Thus, we have seen that there are two types of information which are the most effective in improving the patient’s condition. One of these types is to provide knowledge about the surgical procedure i.e. raise awareness of what the intervention will look like, what will happen before and after, where the procedure will be performed, what further treatment you will receive, how much recovery time will be estimated …

        The second type of information that has been found useful is to provide knowledge about the sensations you will have, how you are likely to feel before and after the operation. In this way, we try to reduce the uncertainty.

        Being able to express yourself can help reduce your anxiety, to tell how you are feeling, what your worries and fears are so that you can ask questions, reduce the degree of uncertainty and receive professional support, because as we mentioned, anxiety makes it so difficult taking charge of the operation. recovery.

          3. In case of very intense anxiety, you should consult a psychologist

          The doctor will provide you with the information you need to know about the operation, provide you with personalized treatment and adapt your service to the type of patient.

          But if the anxiety does not decrease, and this is very high and detrimental to the procedure that will be performed, you should be referred to a psychologist in order to work more specifically on this anxiety and to be able to train in more precise techniques to reduce it, such as relaxation, psychoeducation, cognitive restructuring …

            Emotional preparation for surgery in young children

            Children have different characteristics or abilities than adults, for this reason it will be necessary to adapt the preparation and manage the anxiety, before a future intervention. In this way, we also ensure that the first medical experiences are not negative, thus increasing the possibility that the attitude of the little ones towards future treatments is not bad.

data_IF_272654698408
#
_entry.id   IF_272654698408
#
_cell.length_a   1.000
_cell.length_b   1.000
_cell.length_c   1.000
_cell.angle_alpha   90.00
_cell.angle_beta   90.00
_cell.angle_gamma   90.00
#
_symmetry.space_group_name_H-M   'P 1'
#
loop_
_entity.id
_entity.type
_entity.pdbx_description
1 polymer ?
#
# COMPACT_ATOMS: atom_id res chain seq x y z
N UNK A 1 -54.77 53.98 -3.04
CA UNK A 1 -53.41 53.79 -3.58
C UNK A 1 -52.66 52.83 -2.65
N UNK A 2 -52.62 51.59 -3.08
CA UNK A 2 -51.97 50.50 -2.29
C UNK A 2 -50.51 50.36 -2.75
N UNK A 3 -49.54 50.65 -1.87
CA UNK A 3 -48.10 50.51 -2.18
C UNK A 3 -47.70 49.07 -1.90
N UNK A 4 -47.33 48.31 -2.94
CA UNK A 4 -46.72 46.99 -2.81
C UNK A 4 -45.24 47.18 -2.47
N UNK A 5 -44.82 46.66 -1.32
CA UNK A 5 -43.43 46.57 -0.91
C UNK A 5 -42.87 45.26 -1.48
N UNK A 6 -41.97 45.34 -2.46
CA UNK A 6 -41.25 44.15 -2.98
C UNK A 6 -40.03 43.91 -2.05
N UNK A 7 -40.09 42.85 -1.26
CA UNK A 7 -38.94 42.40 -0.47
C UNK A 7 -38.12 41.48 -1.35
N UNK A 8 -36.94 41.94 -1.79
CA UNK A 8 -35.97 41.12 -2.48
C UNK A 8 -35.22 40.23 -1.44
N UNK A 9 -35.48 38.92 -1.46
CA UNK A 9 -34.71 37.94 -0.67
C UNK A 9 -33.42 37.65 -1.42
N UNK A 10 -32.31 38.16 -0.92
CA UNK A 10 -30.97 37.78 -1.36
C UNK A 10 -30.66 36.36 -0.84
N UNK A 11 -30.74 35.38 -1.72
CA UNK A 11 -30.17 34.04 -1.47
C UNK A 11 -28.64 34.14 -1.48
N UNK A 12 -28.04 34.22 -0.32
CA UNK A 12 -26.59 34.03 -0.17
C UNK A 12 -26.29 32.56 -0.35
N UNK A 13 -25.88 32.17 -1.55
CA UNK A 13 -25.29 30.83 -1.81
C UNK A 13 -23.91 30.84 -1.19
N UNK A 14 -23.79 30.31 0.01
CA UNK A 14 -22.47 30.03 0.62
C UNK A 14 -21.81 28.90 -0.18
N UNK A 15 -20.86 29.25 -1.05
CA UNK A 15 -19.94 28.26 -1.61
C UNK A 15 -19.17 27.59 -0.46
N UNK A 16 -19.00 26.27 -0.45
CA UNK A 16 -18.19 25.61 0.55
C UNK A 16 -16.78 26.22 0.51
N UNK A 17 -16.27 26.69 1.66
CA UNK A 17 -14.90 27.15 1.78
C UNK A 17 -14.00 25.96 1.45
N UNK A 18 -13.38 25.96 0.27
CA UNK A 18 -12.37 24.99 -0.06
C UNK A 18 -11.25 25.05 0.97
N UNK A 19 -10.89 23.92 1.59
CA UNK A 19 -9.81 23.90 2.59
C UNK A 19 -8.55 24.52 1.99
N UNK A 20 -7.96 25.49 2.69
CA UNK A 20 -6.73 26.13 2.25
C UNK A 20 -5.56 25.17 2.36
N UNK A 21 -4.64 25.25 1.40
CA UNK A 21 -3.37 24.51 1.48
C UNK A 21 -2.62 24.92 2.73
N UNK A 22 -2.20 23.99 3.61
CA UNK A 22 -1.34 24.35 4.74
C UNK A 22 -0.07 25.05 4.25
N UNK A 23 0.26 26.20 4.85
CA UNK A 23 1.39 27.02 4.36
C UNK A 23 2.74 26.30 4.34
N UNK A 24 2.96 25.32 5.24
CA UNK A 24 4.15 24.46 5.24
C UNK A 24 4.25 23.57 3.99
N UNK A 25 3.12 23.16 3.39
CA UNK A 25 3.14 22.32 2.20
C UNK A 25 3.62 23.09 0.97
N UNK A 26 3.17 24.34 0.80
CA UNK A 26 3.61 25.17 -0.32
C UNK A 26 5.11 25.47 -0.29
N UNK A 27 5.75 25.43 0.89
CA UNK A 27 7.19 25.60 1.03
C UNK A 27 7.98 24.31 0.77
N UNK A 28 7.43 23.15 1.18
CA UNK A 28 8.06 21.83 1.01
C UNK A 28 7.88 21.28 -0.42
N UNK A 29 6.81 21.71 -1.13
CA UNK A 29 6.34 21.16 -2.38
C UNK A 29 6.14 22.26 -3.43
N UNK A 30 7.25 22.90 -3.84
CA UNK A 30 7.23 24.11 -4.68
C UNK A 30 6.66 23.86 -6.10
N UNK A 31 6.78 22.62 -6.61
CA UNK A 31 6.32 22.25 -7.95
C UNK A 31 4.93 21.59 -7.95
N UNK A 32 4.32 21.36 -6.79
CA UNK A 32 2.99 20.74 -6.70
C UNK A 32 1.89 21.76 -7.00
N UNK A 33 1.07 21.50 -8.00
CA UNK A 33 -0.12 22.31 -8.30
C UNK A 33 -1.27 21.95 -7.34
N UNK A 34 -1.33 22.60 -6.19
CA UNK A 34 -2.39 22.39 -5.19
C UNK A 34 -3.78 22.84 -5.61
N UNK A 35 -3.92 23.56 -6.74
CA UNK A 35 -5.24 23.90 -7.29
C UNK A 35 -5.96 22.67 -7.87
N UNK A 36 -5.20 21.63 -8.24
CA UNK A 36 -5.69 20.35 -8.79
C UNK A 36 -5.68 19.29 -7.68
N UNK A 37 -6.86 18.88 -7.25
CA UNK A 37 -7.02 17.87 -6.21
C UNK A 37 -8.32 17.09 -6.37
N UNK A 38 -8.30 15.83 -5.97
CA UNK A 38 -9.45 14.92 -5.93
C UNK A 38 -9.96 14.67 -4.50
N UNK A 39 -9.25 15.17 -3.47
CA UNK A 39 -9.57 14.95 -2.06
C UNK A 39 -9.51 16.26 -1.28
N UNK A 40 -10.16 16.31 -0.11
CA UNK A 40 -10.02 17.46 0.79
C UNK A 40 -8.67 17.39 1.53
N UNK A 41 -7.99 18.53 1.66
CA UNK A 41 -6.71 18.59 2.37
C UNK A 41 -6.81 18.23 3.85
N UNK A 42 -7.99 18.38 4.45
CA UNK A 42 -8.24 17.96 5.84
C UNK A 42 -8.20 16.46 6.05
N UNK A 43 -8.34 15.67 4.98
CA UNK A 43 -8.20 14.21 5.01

It is proven that the information we provide must be tailored to the age of the patient, so that the patient can have a good understanding and can truly benefit from the process. Thus, in the youngest the information of the intervention is given in a very general way, by making it as fun as possible and by showing the different instruments used by the doctor (the most precise information is given to their parents).

            As the child grows, the amount of knowledge and the specification of information given to him increases.therefore in adolescence, the same variables which are considered with adults will already be taken into account.

            Several studies have shown that play benefits children to better understand the pathology and helps them prepare emotionally for different medical interventions. Complementarily, we have also seen thatBuilding a relationship of trust between the child and the professionals who will be treating you can help reduce fear and anxiety..

            Different procedures have been used to treat anxiety in children; for example the technique of emotional imagination was applied, which implies that the child imagines a hero to help reduce anxiety. Another intervention method for overcoming anxiety before surgery relies on muscle relaxation and breathing training supplemented by child-friendly images, distraction and self-instruction strategies to guide stressful situations.

            Finally, another intervention that has been shown to be effective in minors is film modeling. This procedure consists of showing a film on the child showing the stay of a minor at the clinic from entry to discharge. At first this kid feels anxious, but throughout filming he was shown ways to cope and techniques to reduce it. Despite the benefits observed with this procedure, it has been shown that it is not recommended when the intervention is imminent, taking place on the same day, because the child will not have time to fully understand the information.

            Likewise, it will be important to introduce the parents to the procedures we perform with the children, as they will probably also be worried about the future operation and will have to be ready to act as support for the children.